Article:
A gripe I share with many Android users is that although my battery will last quite a long time, if I’m away from home there’s the possibility of it dying and my phone becoming a useless brick of metal and glass. But what if our phones had batteries that would never run out? Batteries that last forever, or can be charged through the air, charged from the heat in our pockets – the means of charging doesn’t really matter in this post: what I’ll be focusing on is what could we do with such limitless power.
Online services such as Google Voice which integrate well with Android could be used a lot more now that battery usage isn’t an issue. And as these services get tuned more they’ll make usage of our phones a lot easier.
The hardware used in Android phones are limited a lot by battery performance, slowing down any massive jumps in hardware advances. Without the constraints of a finite battery, the specs of Android phones would be able to improve at a drastic rate – we already have a phone with a quad core processor. Phones more powerful than your computer at home would be possible.
But what could we use all this power for on our phones? Could the phone be used to power other devices? With the likes of Ubuntu for Android coming out, maybe the monitor that is connected to your phone could have its electricity provided by the phone itself.
Dual core processors? Quad core might'n even cut it!
I’ve an extremely bright flash for the camera on my phone that doubles up as a handy flashlight in times of darkness. Its a massive drain on my battery, though, and at the end of a night out when I could be using it, sometimes I have to battle on in the dark as saving the last few percent of my battery life is more important! I’d have nothing to worry about with an infinite battery. With improving technology it might even be possible for your phone to power the lights of your bicycle while you cycle to work or college.
We’d also be able to play games with amazing graphics – you’d no longer have to worry about spending a few hours gaming before having to charge your phone again.
Exploring the World
Your phone is the modern day Swiss army knife
Most Android phones have extremely accurate GPS built in; combined with the likes of Google Maps and our infinite battery and we would be set to travel the world! We could send our location in real time, too (providing a more accurate last known point of location in case of emergencies). And as it’s our beloved Android we’re taking with us, we’d have a massive array of apps at our disposal, for travel info and for access to our social networks to stay in contact with friends and family.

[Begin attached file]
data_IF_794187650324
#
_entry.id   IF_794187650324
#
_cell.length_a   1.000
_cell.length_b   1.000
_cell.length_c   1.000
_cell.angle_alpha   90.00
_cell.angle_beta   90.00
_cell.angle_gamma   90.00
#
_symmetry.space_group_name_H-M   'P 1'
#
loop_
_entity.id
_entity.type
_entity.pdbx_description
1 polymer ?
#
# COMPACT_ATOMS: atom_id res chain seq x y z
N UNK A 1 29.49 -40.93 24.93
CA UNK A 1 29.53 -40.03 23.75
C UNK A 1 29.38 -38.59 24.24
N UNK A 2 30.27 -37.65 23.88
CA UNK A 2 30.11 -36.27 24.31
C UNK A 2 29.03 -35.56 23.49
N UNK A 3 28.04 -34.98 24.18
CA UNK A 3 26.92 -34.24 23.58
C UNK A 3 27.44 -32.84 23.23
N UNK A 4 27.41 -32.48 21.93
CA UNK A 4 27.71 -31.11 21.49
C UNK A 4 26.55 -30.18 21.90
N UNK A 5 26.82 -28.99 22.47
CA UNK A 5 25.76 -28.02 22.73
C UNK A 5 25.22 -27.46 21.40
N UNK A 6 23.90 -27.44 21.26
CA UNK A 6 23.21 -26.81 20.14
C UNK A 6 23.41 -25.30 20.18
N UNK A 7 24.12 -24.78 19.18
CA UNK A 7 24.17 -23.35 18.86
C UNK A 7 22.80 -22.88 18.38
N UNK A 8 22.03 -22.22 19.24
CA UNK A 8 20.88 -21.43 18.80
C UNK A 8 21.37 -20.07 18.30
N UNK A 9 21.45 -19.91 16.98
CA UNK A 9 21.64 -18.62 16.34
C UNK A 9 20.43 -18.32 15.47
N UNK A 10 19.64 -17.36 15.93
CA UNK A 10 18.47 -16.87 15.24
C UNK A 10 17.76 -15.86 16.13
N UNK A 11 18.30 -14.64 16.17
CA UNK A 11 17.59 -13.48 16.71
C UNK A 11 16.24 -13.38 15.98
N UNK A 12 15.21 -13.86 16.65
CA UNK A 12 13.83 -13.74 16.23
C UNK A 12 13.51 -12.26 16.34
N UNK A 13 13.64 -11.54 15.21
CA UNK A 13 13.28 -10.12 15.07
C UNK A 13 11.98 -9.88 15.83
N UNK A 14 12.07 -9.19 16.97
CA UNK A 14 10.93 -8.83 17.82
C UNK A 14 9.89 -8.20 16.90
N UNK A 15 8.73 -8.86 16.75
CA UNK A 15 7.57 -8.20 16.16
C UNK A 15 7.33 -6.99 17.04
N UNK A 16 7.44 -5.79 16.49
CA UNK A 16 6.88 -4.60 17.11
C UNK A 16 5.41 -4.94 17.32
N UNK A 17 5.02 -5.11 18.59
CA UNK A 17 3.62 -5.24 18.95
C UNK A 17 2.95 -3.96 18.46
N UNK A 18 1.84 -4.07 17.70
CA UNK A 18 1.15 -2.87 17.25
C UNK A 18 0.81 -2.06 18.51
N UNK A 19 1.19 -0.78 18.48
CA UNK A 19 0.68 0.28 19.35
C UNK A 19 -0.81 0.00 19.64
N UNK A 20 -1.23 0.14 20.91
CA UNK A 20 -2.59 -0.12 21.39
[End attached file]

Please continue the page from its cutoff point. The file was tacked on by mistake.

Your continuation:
These real time updates of location would be useful for more than this; it’d useful for businesses and authorities to keep tabs on your whereabouts. This could make any current privacy issues about location even worse – with businesses knowing they can monitor their employees 24/7 some may start requesting such actions. Authorities doing the same is another possibility. Whether this is good or bad is something that needs to be discussed.
Infinite Battery Life = Possible Opportunity to Save a Real Life?
Distributed computing could be mobile
Unlike now, when your phone is lying (mostly) idle in your pocket when not in use, resources that aren’t being used by your phone could be used by services such as Folding@home, maybe even by nearby institutes (found using your GPS) who need massive amounts of computing power to diagnose patients or simulate drug effects. The possibilities are endless, much like your hypothetical battery supply.
If your data plan allows, you could stay constantly connected to the Internet. Your social networks could keep you in touch with friends and family at all times. Your everyday means of communication – email, RSS readers, Twitter – could all update instantly, keeping you updated on everything that’s happening in the world.
Of course, this may all feel like too much, and you’ll have to make the conscious decision to turn it off.
We’re not quite there yet with regards to having a seemingly-infinite battery life, and we may never be. I tried to keep the uses of this battery outside the realms of science fiction – though imagine your phone powering your whole car, and house!
What uses do you see for your Android if it had an infinite battery? Would you use it any differently?